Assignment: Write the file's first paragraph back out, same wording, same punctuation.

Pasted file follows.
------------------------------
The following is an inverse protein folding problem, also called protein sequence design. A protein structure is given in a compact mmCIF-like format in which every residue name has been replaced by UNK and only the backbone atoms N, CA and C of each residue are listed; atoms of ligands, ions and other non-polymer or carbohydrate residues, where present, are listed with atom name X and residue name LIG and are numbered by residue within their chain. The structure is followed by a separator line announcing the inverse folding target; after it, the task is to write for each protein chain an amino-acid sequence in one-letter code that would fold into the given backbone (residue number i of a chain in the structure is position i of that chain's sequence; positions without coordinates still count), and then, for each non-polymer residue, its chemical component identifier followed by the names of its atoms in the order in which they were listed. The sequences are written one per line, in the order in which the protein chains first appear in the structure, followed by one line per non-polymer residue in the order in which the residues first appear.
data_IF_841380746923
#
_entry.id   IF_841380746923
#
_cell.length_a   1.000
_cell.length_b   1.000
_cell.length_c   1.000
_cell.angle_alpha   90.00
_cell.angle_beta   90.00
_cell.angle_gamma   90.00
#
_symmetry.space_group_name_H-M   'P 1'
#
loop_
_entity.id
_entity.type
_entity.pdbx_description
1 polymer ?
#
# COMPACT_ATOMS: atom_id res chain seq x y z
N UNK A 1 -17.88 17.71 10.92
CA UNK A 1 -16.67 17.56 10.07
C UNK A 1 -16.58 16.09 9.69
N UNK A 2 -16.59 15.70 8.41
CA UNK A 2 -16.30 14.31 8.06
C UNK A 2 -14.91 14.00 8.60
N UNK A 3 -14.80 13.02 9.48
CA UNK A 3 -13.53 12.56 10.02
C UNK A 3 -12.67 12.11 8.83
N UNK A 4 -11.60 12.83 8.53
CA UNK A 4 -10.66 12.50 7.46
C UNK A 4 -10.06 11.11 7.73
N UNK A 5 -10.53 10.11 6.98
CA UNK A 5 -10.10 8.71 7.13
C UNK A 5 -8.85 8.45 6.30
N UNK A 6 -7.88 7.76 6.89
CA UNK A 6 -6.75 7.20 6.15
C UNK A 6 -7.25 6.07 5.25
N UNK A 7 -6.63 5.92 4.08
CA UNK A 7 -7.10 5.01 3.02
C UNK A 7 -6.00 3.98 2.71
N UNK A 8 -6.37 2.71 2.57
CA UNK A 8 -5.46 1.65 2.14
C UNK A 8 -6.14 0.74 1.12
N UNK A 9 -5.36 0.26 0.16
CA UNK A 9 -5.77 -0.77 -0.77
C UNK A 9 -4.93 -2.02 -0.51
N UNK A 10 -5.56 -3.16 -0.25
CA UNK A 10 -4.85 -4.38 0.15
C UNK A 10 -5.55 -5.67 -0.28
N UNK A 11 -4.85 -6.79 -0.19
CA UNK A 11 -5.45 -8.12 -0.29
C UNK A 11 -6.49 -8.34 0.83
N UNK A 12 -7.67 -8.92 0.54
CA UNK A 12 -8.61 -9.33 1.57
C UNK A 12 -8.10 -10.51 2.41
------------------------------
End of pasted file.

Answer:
The following is an inverse protein folding problem, also called protein sequence design. A protein structure is given in a compact mmCIF-like format in which every residue name has been replaced by UNK and only the backbone atoms N, CA and C of each residue are listed; atoms of ligands, ions and other non-polymer or carbohydrate residues, where present, are listed with atom name X and residue name LIG and are numbered by residue within their chain. The structure is followed by a separator line announcing the inverse folding target; after it, the task is to write for each protein chain an amino-acid sequence in one-letter code that would fold into the given backbone (residue number i of a chain in the structure is position i of that chain's sequence; positions without coordinates still count), and then, for each non-polymer residue, its chemical component identifier followed by the names of its atoms in the order in which they were listed. The sequences are written one per line, in the order in which the protein chains first appear in the structure, followed by one line per non-polymer residue in the order in which the residues first appear.